Australia: State Caught Exploiting Short Yellow Signal Times Victoria, Australia caught issuing red light camera tickets at intersections where yellow had been too short for seven years.
A court challenge forced officials in Victoria, Australia to admit last week that red light cameras at eight intersections have been extremely productive because the yellow warning times were illegally short. The yellows fell short anywhere between 0.5 and 1.5 seconds with the incorrect timing in place, in one instance, for seven-and-a-half years.
At the intersection of Stud Road and High Street in Wantirna, for example, the yellow time was set at 3.0 seconds on December 28, 2006. Under VicRoads guidelines, it should have been 4.5 seconds, but the timing was not corrected until August 23. VicRoads only bothered to check the timing after a local man, Gordon Bishop, fought a ticket at Terminal Drive and Centre Road, near Melbourne Airport. The 3.0 second timing at that intersection fell short by 0.5 seconds of the requirement in a 50 km/h (31 MPH) zone. That half-second was enough to make this camera the state's second-biggest moneymaker. The court agreed with Bishop that the timing was illegal, though the state has appealed to avoid the prospect of paying $2.5 million in refunds.
After 3AW Radio made a big deal out of the shortened timing, VicRoads conducted an audit of timing at Victoria's 200 red light camera enforced intersections. VicRoads Chief Executive Gary Liddle refused to tell 3AW Radio on Friday how many motorists were affected or whether refunds would be issued for the citations that run $305 each. Because Australian photo tickets carry license points, it is possible that some drivers had their license suspended as a result of the improper timing.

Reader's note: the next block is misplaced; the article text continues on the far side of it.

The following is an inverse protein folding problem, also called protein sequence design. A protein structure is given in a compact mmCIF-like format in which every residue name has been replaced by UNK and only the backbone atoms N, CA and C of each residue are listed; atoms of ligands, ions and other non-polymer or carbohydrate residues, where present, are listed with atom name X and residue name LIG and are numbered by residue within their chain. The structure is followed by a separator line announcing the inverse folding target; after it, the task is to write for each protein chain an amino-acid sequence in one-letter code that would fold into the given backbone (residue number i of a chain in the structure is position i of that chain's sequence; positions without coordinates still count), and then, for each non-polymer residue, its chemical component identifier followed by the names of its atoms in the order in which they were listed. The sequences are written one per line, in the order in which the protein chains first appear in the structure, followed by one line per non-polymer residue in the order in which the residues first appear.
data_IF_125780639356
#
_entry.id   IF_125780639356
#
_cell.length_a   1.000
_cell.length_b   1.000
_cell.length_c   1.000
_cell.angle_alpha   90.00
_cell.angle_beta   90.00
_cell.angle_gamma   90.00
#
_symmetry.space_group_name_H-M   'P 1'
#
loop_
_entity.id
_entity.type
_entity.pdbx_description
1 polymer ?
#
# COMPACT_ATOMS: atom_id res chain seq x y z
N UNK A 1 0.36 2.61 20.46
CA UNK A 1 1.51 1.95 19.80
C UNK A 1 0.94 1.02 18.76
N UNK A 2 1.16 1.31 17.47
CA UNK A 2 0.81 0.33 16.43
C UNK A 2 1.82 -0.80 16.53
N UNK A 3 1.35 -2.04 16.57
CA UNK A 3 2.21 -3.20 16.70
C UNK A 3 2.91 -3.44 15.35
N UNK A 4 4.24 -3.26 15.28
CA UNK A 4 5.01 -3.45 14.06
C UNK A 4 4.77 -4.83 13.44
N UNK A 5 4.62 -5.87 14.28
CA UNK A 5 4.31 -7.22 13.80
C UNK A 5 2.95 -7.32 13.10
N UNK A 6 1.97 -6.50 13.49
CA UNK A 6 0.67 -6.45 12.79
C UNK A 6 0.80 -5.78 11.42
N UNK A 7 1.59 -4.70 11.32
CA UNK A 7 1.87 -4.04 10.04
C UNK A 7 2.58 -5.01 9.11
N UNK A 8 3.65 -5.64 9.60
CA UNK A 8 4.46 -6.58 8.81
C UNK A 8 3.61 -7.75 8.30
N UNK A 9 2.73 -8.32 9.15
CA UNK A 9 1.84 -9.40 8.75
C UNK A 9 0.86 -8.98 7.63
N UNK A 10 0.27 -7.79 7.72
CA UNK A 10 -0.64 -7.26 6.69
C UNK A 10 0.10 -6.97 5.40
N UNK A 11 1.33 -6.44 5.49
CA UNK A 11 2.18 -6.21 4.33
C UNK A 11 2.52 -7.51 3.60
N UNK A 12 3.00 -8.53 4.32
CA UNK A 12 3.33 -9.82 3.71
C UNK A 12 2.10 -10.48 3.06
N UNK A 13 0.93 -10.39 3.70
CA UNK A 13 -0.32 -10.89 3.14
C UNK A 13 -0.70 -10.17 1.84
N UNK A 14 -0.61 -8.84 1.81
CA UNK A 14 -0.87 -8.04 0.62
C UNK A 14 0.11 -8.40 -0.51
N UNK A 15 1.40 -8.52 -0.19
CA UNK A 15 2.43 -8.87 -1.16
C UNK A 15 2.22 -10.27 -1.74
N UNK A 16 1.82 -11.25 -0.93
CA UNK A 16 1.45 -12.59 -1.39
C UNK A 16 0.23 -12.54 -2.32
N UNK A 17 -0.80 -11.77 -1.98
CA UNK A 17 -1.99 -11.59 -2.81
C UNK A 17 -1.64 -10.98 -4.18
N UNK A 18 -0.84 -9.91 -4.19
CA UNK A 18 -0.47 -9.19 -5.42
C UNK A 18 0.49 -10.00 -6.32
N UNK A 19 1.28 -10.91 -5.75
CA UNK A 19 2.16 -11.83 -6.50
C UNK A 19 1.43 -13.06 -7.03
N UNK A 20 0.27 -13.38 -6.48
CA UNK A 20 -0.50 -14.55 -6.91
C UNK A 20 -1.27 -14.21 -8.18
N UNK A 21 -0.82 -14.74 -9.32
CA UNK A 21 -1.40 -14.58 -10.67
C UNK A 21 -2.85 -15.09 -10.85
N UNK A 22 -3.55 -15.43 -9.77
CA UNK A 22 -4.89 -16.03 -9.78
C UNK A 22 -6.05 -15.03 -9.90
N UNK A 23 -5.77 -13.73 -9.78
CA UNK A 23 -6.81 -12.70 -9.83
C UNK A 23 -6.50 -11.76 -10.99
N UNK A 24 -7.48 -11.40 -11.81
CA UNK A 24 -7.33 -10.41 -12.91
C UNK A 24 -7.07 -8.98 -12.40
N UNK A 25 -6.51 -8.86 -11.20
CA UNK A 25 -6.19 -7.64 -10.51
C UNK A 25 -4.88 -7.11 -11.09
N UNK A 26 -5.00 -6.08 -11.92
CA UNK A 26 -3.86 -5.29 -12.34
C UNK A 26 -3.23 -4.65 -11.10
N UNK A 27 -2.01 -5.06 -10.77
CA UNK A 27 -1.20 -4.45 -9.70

"Those will be issues for the road safety camera commissioner to consider," Liddle said.
Motorists who received a ticket at one of the affected locations were told to wait for the ruling of the speed camera commissioner. As of last month, the timing at the intersections in question had been brought up to the VicRoads standard.
While a difference of 0.5 to 1.5 seconds in the length of the yellow light might seem insignificant, the extra margin of safety is critical. The vast majority of straight-through red light "violations" happen when a driver misjudges the end of the yellow light by less than 0.25 seconds -- literally the blink of an eye (view Texas Transportation Institute (TTI) chart). In most cases, a yellow shortened by one second can increase the number of tickets issued by 110 percent, according to a TTI report (view report).
A copy of the list of affected intersections is available in a 40k PDF file at the source link below.